NFL investigation backs up claims against former Panthers owner Jerry Richardson


After a lengthy investigation, the NFL announced Thursday that allegations of workplace misconduct against former Carolina Panthers owner Jerry Richardson have been substantiated.

Richardson, alleged to have engaged in sexual harassment and inappropriate physical contact with at least four women employed by the franchise, has been fined $2.75 million by the NFL. That money will be used to support organizations addressing race- and gender-based issues and fund league-wide workplace training, the NFL said.

Richardson, 81, removed himself from day-to-day operations of the club earlier this year, and the Panthers were sold last month to hedge fund manager David Tepper.

Carolina Panthers owner Jerry Richardson speaks during a news conference in 2013.
(Chuck Burton / Associated Press )

The league’s investigation was conducted by former U.S. Atty. and Securities and Exchange Commission chair Mary Jo White, who did not seek to confirm or reject the details of each specific allegation made but, according to the NFL, “identified no information that would either discredit the claims made or that would undermine the veracity of the employees who have made those claims.”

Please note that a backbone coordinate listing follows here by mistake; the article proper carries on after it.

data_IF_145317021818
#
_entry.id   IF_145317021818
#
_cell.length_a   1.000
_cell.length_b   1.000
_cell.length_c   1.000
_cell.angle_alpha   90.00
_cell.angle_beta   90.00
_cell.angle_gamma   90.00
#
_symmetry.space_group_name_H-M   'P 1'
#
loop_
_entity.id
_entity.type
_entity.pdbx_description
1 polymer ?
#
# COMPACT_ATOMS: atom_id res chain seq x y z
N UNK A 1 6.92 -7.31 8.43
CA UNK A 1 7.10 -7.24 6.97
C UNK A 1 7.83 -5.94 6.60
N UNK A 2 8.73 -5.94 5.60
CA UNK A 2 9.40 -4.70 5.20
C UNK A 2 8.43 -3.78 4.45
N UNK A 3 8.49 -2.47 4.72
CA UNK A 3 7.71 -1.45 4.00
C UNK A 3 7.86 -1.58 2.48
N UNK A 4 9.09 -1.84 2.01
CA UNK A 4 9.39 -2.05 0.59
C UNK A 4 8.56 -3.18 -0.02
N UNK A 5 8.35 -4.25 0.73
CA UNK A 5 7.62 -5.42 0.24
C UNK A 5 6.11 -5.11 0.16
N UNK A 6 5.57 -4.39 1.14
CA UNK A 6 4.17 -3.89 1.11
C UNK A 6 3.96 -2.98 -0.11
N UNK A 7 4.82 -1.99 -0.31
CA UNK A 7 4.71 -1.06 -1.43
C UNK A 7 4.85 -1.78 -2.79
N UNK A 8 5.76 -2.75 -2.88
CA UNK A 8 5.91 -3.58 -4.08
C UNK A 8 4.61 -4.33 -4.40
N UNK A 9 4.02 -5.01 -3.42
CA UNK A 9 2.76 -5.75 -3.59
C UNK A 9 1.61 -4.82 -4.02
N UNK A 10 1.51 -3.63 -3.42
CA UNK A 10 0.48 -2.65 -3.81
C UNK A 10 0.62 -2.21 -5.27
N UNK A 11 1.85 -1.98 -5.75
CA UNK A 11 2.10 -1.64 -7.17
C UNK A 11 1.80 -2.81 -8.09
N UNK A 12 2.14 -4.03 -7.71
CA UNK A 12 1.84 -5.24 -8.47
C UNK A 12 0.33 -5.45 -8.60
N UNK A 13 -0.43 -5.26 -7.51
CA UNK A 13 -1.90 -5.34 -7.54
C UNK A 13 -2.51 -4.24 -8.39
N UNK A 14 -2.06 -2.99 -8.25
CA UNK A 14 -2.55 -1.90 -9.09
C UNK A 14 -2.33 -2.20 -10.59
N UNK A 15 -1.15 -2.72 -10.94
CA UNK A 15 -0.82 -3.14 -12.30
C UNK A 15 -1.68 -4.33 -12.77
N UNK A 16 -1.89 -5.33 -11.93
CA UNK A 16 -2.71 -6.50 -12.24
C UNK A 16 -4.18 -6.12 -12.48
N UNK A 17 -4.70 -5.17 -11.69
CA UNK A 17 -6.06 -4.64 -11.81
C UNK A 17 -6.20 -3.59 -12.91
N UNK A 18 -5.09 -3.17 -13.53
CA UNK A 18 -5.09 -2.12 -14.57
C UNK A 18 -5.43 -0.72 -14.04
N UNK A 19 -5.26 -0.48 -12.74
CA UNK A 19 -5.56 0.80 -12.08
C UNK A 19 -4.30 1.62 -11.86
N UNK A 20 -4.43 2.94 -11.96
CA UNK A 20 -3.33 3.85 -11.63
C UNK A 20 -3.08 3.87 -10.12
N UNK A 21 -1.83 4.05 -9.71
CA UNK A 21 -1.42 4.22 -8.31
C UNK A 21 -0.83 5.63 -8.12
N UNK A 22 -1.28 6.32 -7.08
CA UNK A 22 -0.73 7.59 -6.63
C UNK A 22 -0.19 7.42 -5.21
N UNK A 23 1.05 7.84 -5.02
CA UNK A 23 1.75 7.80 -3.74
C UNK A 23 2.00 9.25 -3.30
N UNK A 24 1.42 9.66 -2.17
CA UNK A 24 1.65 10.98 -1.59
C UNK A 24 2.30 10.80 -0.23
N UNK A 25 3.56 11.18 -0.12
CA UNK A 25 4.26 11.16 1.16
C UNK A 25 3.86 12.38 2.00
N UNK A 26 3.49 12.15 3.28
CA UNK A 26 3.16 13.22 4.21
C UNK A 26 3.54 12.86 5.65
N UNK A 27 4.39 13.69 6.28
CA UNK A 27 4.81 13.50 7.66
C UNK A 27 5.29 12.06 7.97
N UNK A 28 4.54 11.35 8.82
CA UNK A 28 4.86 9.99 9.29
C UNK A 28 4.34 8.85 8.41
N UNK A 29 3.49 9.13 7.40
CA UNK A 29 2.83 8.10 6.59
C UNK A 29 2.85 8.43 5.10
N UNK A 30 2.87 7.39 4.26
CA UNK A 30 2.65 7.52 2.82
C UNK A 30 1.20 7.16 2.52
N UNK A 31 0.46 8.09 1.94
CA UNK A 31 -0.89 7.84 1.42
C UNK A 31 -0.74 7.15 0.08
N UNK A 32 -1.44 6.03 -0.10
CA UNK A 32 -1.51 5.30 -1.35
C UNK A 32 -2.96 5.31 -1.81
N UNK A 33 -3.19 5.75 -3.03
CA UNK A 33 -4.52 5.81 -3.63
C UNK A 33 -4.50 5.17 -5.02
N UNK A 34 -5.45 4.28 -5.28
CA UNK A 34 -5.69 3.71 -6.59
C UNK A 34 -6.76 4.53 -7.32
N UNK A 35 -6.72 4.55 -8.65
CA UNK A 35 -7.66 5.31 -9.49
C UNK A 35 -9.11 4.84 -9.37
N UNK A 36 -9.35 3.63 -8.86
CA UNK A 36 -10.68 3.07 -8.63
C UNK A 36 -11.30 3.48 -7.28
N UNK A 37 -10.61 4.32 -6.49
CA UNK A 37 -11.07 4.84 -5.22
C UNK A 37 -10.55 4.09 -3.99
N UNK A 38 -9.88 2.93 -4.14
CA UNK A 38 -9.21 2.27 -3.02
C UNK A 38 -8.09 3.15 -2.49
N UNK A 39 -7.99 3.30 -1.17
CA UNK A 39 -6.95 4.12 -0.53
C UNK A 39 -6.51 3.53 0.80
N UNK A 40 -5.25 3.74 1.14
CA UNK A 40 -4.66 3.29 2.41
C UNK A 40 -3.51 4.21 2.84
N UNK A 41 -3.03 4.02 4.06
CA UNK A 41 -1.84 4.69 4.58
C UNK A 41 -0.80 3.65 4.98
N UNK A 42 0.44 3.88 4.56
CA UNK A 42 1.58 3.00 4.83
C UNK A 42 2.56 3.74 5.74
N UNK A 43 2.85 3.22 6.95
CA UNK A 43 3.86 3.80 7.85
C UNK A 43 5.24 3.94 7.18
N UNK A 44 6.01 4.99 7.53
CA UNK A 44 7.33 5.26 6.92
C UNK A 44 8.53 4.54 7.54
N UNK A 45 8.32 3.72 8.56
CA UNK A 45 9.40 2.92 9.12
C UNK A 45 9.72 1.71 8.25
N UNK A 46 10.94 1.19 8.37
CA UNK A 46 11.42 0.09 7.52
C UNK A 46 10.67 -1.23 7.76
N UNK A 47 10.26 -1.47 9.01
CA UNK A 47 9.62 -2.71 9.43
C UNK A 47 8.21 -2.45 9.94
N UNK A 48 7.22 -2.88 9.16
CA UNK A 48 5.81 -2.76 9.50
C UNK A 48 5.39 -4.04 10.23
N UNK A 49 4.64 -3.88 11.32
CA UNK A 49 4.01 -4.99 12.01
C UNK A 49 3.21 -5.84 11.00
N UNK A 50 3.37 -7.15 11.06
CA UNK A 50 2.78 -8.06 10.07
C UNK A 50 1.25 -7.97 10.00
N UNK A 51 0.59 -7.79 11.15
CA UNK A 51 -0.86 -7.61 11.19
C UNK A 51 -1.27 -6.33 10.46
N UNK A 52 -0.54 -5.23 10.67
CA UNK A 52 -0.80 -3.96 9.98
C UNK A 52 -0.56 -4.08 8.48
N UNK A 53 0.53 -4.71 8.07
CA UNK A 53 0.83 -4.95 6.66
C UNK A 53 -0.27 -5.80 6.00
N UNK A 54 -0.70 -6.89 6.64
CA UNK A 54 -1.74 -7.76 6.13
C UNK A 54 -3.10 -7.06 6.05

Said NFL Commissioner Roger Goodell: “I appreciate Mary Jo White’s careful and thorough examination of these issues, and her thoughtful recommendations to the Panthers and the entire NFL.

White found that the improper conduct was limited to Richardson and that no other team employees were alleged to have participated. She also determined that the Panthers did not report those allegations to the league office.

Among White’s recommendations to the league:

  • A specific prohibition on using non-disclosure agreements to limit reporting of potential violations or cooperation in league investigations under the NFL’s personal conduct policy;
  • A specific requirement that claims of workplace misconduct issues be reported to the league office under the personal conduct policy;
  • Establish a hotline or other system to allow league and club employees to report issues of workplace conduct on a confidential basis;
  • Review workplace best practices and policies with owners, club counsel and club human resource executives.


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